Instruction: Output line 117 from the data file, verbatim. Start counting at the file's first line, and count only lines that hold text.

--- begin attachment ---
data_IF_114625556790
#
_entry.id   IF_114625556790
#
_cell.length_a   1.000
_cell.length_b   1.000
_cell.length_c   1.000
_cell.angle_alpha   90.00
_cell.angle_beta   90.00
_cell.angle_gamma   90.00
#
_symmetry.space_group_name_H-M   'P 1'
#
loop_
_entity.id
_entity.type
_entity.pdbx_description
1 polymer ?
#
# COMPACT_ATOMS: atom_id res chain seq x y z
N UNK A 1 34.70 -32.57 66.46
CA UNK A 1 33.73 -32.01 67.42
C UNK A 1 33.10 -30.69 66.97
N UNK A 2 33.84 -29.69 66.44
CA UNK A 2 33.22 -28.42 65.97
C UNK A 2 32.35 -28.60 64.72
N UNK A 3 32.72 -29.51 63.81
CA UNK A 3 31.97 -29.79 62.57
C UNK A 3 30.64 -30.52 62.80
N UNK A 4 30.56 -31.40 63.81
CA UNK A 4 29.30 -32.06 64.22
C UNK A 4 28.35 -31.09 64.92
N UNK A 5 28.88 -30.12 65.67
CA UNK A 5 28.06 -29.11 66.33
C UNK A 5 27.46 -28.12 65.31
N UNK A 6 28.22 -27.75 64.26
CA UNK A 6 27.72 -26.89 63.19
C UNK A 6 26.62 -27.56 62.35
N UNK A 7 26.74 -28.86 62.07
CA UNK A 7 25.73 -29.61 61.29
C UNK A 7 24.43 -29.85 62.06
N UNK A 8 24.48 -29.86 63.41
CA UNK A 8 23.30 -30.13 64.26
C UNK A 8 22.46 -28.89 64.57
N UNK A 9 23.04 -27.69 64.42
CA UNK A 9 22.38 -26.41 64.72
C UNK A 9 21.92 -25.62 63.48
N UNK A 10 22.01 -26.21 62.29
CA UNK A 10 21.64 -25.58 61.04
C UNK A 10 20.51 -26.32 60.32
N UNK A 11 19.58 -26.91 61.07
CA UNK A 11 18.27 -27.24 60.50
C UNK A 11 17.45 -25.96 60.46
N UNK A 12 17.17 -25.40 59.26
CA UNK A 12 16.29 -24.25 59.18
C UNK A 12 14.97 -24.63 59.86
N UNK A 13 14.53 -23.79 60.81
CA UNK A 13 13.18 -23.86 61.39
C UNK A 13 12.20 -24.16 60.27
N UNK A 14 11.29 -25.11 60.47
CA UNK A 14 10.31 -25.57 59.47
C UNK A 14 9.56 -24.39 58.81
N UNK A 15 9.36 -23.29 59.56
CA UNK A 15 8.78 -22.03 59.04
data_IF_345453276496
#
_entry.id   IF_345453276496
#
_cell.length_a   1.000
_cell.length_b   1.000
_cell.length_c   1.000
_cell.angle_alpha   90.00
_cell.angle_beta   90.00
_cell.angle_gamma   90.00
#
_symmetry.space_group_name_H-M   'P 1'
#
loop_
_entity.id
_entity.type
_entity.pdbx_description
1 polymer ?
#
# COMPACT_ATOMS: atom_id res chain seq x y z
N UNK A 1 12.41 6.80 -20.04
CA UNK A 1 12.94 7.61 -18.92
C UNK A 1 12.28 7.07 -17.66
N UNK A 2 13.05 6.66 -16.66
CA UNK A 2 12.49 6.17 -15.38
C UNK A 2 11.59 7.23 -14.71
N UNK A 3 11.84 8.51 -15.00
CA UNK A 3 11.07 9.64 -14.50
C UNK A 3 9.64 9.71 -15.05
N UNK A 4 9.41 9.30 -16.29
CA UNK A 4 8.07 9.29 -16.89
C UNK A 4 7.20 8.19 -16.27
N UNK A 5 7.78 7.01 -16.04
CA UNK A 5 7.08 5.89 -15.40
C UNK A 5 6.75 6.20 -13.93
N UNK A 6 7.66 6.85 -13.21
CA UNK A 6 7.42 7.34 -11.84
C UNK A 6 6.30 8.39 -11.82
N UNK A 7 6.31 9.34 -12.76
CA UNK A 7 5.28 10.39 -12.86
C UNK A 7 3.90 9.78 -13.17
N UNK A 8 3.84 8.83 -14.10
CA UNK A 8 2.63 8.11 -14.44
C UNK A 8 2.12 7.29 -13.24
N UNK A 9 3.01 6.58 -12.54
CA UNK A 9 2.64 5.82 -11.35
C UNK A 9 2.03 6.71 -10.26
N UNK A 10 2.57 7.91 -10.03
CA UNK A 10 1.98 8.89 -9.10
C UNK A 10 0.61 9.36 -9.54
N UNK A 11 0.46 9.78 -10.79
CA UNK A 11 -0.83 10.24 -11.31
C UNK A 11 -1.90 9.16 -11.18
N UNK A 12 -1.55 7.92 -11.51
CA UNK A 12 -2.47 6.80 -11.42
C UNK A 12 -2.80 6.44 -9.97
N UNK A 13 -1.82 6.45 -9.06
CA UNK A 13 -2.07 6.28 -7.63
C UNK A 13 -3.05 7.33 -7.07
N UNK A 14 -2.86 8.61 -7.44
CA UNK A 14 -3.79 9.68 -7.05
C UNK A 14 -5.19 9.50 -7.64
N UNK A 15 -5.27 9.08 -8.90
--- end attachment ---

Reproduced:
C UNK A 11 -1.90 9.16 -11.18